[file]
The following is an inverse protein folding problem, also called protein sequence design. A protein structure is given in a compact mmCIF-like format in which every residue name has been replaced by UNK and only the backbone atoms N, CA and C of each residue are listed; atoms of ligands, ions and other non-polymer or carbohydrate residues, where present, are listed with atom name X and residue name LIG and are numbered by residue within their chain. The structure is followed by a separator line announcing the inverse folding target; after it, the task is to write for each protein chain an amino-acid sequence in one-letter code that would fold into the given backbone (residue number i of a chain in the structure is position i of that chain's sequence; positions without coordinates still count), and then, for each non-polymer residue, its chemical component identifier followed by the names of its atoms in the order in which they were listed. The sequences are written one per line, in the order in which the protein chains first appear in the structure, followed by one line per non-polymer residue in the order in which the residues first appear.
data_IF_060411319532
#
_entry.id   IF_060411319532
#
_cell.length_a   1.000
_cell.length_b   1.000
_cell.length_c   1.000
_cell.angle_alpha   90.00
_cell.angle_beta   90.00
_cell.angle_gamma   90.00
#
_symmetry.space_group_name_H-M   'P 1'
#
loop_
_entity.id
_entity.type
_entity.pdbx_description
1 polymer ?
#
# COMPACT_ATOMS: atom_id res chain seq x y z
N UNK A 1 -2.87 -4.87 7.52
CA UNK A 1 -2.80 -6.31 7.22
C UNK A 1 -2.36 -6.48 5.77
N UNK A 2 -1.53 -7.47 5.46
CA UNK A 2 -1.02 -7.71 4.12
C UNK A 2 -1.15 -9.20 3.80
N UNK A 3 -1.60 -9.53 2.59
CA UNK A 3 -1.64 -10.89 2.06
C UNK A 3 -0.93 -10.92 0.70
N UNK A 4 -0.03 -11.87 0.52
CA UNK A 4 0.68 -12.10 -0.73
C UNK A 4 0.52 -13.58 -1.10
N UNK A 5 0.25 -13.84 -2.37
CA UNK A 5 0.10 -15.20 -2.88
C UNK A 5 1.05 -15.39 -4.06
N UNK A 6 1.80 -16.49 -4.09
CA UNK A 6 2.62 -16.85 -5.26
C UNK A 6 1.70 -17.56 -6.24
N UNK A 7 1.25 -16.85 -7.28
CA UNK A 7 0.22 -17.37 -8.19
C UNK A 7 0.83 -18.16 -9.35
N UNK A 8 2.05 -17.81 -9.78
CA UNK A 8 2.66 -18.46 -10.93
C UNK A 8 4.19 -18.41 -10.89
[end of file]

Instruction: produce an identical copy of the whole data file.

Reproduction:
The following is an inverse protein folding problem, also called protein sequence design. A protein structure is given in a compact mmCIF-like format in which every residue name has been replaced by UNK and only the backbone atoms N, CA and C of each residue are listed; atoms of ligands, ions and other non-polymer or carbohydrate residues, where present, are listed with atom name X and residue name LIG and are numbered by residue within their chain. The structure is followed by a separator line announcing the inverse folding target; after it, the task is to write for each protein chain an amino-acid sequence in one-letter code that would fold into the given backbone (residue number i of a chain in the structure is position i of that chain's sequence; positions without coordinates still count), and then, for each non-polymer residue, its chemical component identifier followed by the names of its atoms in the order in which they were listed. The sequences are written one per line, in the order in which the protein chains first appear in the structure, followed by one line per non-polymer residue in the order in which the residues first appear.
data_IF_060411319532
#
_entry.id   IF_060411319532
#
_cell.length_a   1.000
_cell.length_b   1.000
_cell.length_c   1.000
_cell.angle_alpha   90.00
_cell.angle_beta   90.00
_cell.angle_gamma   90.00
#
_symmetry.space_group_name_H-M   'P 1'
#
loop_
_entity.id
_entity.type
_entity.pdbx_description
1 polymer ?
#
# COMPACT_ATOMS: atom_id res chain seq x y z
N UNK A 1 -2.87 -4.87 7.52
CA UNK A 1 -2.80 -6.31 7.22
C UNK A 1 -2.36 -6.48 5.77
N UNK A 2 -1.53 -7.47 5.46
CA UNK A 2 -1.02 -7.71 4.12
C UNK A 2 -1.15 -9.20 3.80
N UNK A 3 -1.60 -9.53 2.59
CA UNK A 3 -1.64 -10.89 2.06
C UNK A 3 -0.93 -10.92 0.70
N UNK A 4 -0.03 -11.87 0.52
CA UNK A 4 0.68 -12.10 -0.73
C UNK A 4 0.52 -13.58 -1.10
N UNK A 5 0.25 -13.84 -2.37
CA UNK A 5 0.10 -15.20 -2.88
C UNK A 5 1.05 -15.39 -4.06
N UNK A 6 1.80 -16.49 -4.09
CA UNK A 6 2.62 -16.85 -5.26
C UNK A 6 1.70 -17.56 -6.24
N UNK A 7 1.25 -16.85 -7.28
CA UNK A 7 0.22 -17.37 -8.19
C UNK A 7 0.83 -18.16 -9.35
N UNK A 8 2.05 -17.81 -9.78
CA UNK A 8 2.66 -18.46 -10.93
C UNK A 8 4.19 -18.41 -10.89